The Maltese Cat’s real name was John Jaxson, the name he used with most persons, both business and private. But to those in polo circles, and to his closest friends, he was simply ‘Cat’. The origins of his moniker went back many years.
As a child, he used to hang around the Polo Grounds in San Francisco’s Golden Gate Park. Some of the players allowed him to hot-walk their ponies, which in equestrian jargon means leading a horse at a walk, either to warm it up or to cool it down after it played on the field. This was his introduction to a sport that would become his lifelong passion.
One day, the old cowboy who ran the stables spoke to the young boy.
“You play this game?”
“Can’t afford it.”
“You ever go to the library?”
The boy nodded.
“You know Rudyard Kipling?”
“Sure. The Jungle Book.”
“Look up The Maltese Cat and read it.”
¨It’s about a cat?”
“Just read it.”
The following week the old cowboy spotted young John.
“Did you read it?”
“It’s about polo!” the boy beamed.
“It’s more than that. It’s about someone like you. Someone who doesn’t have all the money like these fellows do,” the Cowboy said, waving his hand in the general direction of the other players. ”But that don’t stop the Cat. He learns the Game. And he plays better than the rest.”
John wondered but said nothing.
Then, every weekend when the boy came around, the old cowboy called out to him, “Hey, Cat! How’s it going? Still fixin’ to play polo?”
The boy responded, “You bet.”
And his nickname stuck. The other players picked up on it.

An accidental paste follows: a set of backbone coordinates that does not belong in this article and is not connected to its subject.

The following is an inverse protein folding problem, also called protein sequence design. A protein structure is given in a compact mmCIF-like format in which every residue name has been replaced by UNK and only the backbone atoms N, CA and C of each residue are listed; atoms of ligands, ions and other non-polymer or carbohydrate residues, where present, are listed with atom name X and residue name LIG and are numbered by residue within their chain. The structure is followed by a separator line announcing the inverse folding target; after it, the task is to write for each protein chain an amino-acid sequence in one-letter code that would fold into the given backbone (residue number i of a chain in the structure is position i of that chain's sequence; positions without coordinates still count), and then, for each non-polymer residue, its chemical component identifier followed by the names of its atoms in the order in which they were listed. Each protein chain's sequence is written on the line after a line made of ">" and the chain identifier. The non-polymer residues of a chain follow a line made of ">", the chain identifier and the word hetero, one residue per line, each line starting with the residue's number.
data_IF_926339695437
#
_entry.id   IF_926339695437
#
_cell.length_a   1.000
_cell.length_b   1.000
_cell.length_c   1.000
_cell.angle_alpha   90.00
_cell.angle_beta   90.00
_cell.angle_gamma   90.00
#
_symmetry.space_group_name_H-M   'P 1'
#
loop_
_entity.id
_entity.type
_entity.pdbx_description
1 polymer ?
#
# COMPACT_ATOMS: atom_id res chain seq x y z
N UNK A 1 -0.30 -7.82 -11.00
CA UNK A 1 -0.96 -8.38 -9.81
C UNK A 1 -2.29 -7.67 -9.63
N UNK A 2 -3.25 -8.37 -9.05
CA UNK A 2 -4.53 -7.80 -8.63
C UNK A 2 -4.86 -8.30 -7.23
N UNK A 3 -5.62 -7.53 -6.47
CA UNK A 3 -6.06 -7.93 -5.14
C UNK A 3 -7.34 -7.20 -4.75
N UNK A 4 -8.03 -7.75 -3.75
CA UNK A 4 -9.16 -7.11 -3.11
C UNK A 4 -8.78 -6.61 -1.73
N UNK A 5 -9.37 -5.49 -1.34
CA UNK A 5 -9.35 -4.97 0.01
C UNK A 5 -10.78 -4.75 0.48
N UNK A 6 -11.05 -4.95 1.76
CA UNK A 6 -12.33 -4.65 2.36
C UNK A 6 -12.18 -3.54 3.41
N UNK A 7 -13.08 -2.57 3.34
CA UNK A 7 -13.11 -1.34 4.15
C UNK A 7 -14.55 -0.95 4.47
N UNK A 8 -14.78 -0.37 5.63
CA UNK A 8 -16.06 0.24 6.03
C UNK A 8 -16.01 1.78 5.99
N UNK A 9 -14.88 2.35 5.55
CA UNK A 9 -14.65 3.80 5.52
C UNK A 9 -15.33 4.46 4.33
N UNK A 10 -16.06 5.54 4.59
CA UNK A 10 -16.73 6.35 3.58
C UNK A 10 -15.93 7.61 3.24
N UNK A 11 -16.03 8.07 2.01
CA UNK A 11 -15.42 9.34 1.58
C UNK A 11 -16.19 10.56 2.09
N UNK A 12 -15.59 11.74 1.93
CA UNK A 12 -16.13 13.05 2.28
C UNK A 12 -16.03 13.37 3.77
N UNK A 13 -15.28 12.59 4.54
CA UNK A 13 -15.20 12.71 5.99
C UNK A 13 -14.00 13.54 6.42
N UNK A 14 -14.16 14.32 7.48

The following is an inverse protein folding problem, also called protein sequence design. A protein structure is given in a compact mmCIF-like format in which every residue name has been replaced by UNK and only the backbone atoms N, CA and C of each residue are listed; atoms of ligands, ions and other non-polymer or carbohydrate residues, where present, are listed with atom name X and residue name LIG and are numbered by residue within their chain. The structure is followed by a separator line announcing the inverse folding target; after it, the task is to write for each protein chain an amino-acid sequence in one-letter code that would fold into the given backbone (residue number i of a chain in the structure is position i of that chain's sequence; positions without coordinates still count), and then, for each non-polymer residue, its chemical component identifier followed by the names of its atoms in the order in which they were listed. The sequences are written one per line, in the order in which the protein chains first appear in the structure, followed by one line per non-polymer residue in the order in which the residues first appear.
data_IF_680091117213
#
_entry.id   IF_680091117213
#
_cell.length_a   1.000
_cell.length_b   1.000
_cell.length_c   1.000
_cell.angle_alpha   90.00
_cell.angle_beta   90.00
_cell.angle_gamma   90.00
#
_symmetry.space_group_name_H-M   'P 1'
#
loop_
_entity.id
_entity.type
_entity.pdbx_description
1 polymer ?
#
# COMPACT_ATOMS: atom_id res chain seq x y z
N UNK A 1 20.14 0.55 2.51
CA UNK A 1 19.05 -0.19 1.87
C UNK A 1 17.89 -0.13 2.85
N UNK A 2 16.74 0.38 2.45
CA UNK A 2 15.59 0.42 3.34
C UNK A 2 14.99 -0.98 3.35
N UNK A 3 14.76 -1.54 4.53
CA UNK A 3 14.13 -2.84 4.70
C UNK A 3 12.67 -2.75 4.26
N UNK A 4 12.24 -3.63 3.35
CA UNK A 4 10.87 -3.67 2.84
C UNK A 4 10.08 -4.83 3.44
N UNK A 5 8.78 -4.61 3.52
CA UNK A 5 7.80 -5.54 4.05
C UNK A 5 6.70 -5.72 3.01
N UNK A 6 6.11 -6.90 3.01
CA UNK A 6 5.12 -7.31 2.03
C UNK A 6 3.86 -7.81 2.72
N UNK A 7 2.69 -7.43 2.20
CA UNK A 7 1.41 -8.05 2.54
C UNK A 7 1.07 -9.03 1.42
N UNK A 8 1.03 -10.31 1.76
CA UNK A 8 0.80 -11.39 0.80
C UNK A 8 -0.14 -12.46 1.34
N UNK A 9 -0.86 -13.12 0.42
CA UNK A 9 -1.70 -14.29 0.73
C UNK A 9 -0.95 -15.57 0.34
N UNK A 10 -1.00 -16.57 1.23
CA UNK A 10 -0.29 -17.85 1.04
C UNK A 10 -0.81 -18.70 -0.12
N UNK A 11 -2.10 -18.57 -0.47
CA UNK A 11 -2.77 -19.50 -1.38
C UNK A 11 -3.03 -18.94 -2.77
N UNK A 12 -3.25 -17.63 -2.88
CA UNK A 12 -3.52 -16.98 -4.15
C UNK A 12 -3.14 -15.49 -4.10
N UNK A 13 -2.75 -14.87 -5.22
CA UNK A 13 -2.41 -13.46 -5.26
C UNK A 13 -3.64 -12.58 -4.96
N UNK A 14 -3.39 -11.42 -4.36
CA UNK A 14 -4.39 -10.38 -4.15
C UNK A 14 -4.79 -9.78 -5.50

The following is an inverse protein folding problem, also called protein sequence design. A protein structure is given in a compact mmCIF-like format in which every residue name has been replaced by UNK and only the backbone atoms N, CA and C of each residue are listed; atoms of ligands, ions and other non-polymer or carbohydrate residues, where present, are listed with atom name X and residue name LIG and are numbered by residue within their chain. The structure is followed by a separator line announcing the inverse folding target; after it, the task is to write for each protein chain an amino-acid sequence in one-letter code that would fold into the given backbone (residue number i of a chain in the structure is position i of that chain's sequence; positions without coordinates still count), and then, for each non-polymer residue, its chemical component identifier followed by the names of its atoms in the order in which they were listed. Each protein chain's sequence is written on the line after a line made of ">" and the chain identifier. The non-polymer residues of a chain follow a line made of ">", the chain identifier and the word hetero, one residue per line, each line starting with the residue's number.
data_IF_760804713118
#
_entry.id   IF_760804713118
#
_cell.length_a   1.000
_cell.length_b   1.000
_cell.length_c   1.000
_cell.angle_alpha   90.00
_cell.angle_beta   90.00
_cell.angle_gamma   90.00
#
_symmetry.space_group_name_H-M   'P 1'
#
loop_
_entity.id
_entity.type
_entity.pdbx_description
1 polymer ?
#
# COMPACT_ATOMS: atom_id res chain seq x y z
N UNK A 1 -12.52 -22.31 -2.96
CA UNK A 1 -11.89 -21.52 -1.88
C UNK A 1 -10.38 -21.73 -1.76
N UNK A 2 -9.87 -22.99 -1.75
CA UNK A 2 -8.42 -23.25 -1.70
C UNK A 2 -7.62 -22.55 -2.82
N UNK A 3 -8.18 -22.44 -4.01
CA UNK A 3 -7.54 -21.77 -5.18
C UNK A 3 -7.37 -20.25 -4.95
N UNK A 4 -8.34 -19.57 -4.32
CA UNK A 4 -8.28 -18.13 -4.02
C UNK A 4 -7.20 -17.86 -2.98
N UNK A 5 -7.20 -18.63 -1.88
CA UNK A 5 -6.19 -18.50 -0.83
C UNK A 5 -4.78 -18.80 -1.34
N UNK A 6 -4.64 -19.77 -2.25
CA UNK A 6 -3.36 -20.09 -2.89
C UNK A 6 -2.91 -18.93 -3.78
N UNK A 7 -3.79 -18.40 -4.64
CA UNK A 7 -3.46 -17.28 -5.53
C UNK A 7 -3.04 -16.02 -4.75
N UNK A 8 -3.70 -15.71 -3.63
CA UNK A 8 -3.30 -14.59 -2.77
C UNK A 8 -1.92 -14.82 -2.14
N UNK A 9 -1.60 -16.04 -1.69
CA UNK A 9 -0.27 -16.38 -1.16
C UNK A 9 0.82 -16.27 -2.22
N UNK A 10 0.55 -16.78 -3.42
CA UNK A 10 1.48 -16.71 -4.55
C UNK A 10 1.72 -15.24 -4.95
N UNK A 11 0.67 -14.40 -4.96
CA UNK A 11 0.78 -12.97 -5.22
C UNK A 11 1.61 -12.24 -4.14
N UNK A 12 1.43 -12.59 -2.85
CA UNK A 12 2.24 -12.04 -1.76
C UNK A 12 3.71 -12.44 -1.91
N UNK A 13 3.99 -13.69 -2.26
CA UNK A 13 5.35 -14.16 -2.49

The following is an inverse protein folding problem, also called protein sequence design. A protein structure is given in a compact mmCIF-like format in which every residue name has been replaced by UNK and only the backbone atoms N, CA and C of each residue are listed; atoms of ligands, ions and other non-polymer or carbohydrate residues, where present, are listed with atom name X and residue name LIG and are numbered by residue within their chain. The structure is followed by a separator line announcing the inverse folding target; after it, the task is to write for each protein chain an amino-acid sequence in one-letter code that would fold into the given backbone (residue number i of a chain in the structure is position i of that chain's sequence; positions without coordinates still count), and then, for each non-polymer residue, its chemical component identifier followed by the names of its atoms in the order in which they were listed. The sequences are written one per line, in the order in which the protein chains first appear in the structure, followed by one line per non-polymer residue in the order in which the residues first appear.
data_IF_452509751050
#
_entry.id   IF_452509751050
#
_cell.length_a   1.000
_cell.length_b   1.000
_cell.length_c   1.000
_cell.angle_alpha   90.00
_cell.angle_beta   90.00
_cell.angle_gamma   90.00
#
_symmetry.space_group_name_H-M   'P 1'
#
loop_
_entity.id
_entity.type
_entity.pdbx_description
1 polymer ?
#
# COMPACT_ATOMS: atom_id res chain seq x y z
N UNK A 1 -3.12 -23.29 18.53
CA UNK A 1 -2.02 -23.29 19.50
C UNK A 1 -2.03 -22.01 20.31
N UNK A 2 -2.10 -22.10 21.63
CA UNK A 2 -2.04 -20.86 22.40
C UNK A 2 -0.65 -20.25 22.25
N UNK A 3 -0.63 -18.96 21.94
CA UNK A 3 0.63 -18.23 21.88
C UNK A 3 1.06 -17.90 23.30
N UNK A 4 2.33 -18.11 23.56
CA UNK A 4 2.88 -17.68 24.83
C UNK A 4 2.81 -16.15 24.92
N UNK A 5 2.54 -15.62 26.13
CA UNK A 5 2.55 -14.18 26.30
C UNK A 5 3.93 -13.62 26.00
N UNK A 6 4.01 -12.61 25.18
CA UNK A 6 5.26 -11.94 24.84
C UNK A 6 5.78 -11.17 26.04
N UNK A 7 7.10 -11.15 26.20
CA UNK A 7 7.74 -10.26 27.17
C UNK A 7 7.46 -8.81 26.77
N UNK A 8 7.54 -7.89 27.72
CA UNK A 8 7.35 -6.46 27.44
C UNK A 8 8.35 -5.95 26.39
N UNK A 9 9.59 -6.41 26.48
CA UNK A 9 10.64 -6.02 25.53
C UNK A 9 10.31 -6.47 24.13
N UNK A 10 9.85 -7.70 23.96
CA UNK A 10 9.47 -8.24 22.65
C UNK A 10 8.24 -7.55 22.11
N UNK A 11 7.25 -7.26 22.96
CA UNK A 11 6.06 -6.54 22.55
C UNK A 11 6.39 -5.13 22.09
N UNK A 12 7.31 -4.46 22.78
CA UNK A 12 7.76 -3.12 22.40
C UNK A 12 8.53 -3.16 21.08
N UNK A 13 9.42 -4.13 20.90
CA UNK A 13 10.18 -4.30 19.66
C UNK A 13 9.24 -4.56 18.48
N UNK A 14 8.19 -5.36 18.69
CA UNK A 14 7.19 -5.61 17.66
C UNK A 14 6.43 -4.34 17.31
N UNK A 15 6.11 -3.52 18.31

At the Polo Grounds, John was ‘The Cat’.
Some of the players allowed him to ride their ponies to warm them up. Some donated sticks to him. After watching him practice on the field all alone, they even let him start to play in some of the club games and were impressed by how quickly he learned. The prospects looked promising for him.
Then, one day, they shut down all the polo in Golden Gate Park.
Car Ride Back From Menlo Park
The Maltese Cat drove back from the polo field in Menlo Park into San Francisco on Highway 280, lost in thought. What he had seen at the club disgusted him. The boorish behavior of the player in blue occupied his thoughts.
There was a time that he would punish such a person just to correct the inequities of life. The Maltese Cat had made a career of doing just that, and it paid handsomely, as well. For, although the Cat was officially a Business Advisor or Business Consultant, in reality, he made his living in corporate espionage.
There was something marvelously anonymous about being a Consultant. The title connotes so much and describes so little. He had been a business consultant since his junior year in college. His father had made the switch over the year before from being a federal judge to retiring and selecting only cases he himself approved. The Cat also had the good fortune later to have met an aerospace engineer in southern California, who had retired and rented out his services to a firm that subcontracted to his old company. The Cat recalled his conversation with Sam Cohen.
¨This consultancy business is wonderful!” the old man explained. ¨I wish I had discovered it years ago. I don’t have to go into the office if I don’t feel like it. I have a telex in my bedroom. I get to stay at home with Claire. And I get paid three times as much as I did before for doing the exact same work!”
That was enough to convince the Cat to be an independent consultant, and that is what he did. First, he consolidated the knowledge that he had already acquired in his young life. He was an honor student in college, and a number of other students wanted to know how he got such high grades in school. This became a saleable commodity. Likewise, he was talented in tennis and could analyze other players’ games better than most coaches. That also became another saleable skill.